The story: “The Dune,” collected in The Bazaar of Bad Dreams. First published in 2011. Wikipedia entry here.
Spoiler-filled synopsis: As a child, Harvey Beecher discovered something bizarre: a tiny island with a sand dune on which, each day, is written the name of somebody who will soon die. Now a bitter old man, Beecher returns from his latest visit to the dune and hastily summons his lawyer to finish drafting his will. Whose name do you think he saw scrawled in the sand?
My thoughts: Premonitions of death—especially of your own death—are a beloved staple of spooky storytelling, from the Bible to modern teen-scream movie franchises. That’s the rich vein that King taps in this short tale about a grumpy retired judge who’s found a way to get advance notice of upcoming deaths.Since childhood, Judge Beecher has been visiting on an almost daily basis an isolated island where he can read, scrawled in the sand on a dune, the names of people who will soon die. When, after his most recent visit to the island, he hastily summons his lawyer to complete work on his last will and testament, we assume that Beecher has finally seen his own name written on the creepy dune. King feints in this direction for most of the story before producing a twist ending: Beecher hasn’t seen his own name in the sand, but that of his lawyer… hence the frantic rush to get the lawyer to complete work on Beecher’s will (before the lawyer dies and Beecher has to go through the hassle of finding new legal assistance).
Effective twist endings are tricky to pull off, particularly these days when we’ve seen so many of them in stories, books, and film. Yet we readers still hope for and expect them, and I don’t envy writers who have to try and mislead a readership that is actively hunting for the trick. Here, King knows you’re scrutinizing the story for the inevitable twist, so he does his best to make you think you’ve guessed what that twist will be, before surprising you in the story’s final sentences with a different twist. And it works, but imperfectly; to keep readers thinking down the wrong trail, King has to try a little too hard, mainly by emphasizing a few too many times that Beecher is very old and frail. When the punchline arrives, it’s fun, but because you hardly know and aren’t emotionally invested in the lawyer character, it has little lasting impact.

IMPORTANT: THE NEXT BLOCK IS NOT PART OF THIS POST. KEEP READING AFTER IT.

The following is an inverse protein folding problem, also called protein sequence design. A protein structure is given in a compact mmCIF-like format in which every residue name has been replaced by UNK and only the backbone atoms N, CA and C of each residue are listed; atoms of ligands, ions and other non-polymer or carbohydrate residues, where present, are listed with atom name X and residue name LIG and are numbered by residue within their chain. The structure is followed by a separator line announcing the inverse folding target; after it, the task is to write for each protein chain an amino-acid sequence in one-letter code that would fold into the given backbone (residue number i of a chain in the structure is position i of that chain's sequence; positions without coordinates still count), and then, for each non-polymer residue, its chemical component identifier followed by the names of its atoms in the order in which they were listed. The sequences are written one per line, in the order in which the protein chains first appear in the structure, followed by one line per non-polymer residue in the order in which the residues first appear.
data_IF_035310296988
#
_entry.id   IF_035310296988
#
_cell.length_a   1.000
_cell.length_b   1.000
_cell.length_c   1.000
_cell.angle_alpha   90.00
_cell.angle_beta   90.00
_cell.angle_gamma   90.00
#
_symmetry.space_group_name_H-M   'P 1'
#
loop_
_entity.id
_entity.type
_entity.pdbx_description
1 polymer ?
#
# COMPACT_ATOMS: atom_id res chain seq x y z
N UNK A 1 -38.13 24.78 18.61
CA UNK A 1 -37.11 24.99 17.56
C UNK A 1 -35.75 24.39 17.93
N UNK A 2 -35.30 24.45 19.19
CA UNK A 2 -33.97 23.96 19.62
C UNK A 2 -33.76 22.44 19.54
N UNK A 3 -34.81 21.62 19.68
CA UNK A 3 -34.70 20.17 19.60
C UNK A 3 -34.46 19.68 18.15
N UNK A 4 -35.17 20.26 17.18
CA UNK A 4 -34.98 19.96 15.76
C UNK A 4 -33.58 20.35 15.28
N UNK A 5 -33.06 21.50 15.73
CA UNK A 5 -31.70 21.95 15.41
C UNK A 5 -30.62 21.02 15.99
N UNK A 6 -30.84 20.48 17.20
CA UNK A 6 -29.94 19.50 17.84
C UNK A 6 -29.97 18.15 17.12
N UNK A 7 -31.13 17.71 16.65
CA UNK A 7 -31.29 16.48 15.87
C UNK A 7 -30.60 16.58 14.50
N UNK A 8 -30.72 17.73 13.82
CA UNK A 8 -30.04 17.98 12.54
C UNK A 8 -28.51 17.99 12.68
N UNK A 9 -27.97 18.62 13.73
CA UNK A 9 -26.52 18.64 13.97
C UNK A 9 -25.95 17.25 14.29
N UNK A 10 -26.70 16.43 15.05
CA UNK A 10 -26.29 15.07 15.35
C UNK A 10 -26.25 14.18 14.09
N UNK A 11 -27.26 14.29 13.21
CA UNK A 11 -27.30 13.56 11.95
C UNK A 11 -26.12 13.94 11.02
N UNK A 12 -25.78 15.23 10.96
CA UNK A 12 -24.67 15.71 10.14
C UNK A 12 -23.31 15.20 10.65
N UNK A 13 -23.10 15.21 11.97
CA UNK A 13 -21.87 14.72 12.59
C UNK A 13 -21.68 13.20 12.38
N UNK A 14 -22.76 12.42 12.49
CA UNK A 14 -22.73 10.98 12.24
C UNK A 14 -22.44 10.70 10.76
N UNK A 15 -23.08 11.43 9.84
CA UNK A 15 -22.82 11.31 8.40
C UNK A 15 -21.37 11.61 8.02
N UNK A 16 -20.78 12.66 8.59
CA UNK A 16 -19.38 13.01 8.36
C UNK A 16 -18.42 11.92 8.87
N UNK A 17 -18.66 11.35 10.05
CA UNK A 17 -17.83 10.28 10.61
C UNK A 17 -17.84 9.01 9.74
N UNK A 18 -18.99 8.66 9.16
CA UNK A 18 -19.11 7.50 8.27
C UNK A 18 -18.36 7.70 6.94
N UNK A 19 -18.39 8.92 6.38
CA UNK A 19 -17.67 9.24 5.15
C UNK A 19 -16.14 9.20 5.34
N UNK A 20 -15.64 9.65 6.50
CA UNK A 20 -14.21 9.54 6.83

There are a few other noteworthy bits in this short tale. First is the mysterious dune itself. As usual, King resists the urge to try to explain what the deal is with the dune. Beecher does, however, propose one interesting possibility: that the dune is a location where for some reason the skin of the cosmos has worn thin, exposing a tiny glimpse at the inner workings of fate to anyone (un)fortunate enough to stumble across it. Depictions of supernatural encounters as largely random, impersonal, and undeserved are common throughout King’s writing.
Secondly, there’s the fact that Beecher doesn’t take any action to change or subvert these prophesied futures. Stories in which people receive frightening premonitions of the future typically focus on their (usually futile) efforts to change that future. (King has written tales of this sort as well—most notably his novel 11/22/63, about a time-traveler’s attempt to prevent the JFK assassination.) You might imagine that Beecher would act on his terrible knowledge by warning doomed people, destroying the dune, or something else. But despite his daily visits to the dune, the only time Beecher seems to have ever taken action is, as in this case, when he stands to be personally inconvenienced by the foretold death.
All in all, this is a short, solid, but largely unremarkable tale with a fun little twist ending. There’s not a lot to “The Dune” beyond that surprise; this is a simple story that exists entirely to deliver you unsuspecting to the final sentence’s revelation.
Next up: “Gramma,” in Skeleton Crew.by